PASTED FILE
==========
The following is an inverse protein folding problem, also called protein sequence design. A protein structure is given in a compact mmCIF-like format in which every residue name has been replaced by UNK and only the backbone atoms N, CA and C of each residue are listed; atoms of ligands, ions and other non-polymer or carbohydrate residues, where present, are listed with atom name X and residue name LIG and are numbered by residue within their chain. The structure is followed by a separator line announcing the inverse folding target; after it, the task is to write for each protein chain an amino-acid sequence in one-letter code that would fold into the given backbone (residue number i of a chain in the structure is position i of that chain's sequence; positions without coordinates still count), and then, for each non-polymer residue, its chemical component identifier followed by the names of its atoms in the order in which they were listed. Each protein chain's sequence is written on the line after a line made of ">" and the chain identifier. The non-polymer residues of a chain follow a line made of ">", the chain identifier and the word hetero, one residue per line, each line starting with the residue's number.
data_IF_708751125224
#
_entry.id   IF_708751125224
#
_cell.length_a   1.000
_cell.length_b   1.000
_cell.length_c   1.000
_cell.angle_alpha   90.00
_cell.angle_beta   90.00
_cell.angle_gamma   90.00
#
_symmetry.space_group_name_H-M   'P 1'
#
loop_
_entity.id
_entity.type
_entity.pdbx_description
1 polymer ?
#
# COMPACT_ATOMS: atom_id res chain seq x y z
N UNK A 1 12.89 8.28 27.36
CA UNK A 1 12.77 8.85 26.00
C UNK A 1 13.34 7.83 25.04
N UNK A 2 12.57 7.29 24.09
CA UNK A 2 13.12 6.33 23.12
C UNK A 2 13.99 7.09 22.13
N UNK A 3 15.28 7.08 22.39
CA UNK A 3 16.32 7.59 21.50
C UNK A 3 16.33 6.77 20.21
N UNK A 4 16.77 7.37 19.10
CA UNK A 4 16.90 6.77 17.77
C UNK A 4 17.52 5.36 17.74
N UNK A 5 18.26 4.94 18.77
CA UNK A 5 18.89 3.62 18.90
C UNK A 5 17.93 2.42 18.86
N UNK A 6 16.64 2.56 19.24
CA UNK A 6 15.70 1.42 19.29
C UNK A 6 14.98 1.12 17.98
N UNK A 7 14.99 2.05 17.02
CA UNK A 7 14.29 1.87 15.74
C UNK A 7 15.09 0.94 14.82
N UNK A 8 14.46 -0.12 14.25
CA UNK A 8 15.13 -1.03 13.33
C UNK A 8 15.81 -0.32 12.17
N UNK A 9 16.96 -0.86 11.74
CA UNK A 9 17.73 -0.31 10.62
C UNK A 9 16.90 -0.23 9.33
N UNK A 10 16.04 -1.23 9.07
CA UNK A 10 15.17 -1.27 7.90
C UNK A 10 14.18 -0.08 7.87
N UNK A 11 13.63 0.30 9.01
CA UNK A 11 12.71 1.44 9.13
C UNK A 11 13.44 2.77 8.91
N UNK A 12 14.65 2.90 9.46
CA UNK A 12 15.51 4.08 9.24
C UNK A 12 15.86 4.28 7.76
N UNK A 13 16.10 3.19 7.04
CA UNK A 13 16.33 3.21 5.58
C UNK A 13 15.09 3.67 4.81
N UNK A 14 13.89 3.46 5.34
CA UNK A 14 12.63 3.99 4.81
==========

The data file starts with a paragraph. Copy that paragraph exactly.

The following is an inverse protein folding problem, also called protein sequence design. A protein structure is given in a compact mmCIF-like format in which every residue name has been replaced by UNK and only the backbone atoms N, CA and C of each residue are listed; atoms of ligands, ions and other non-polymer or carbohydrate residues, where present, are listed with atom name X and residue name LIG and are numbered by residue within their chain. The structure is followed by a separator line announcing the inverse folding target; after it, the task is to write for each protein chain an amino-acid sequence in one-letter code that would fold into the given backbone (residue number i of a chain in the structure is position i of that chain's sequence; positions without coordinates still count), and then, for each non-polymer residue, its chemical component identifier followed by the names of its atoms in the order in which they were listed. Each protein chain's sequence is written on the line after a line made of ">" and the chain identifier. The non-polymer residues of a chain follow a line made of ">", the chain identifier and the word hetero, one residue per line, each line starting with the residue's number.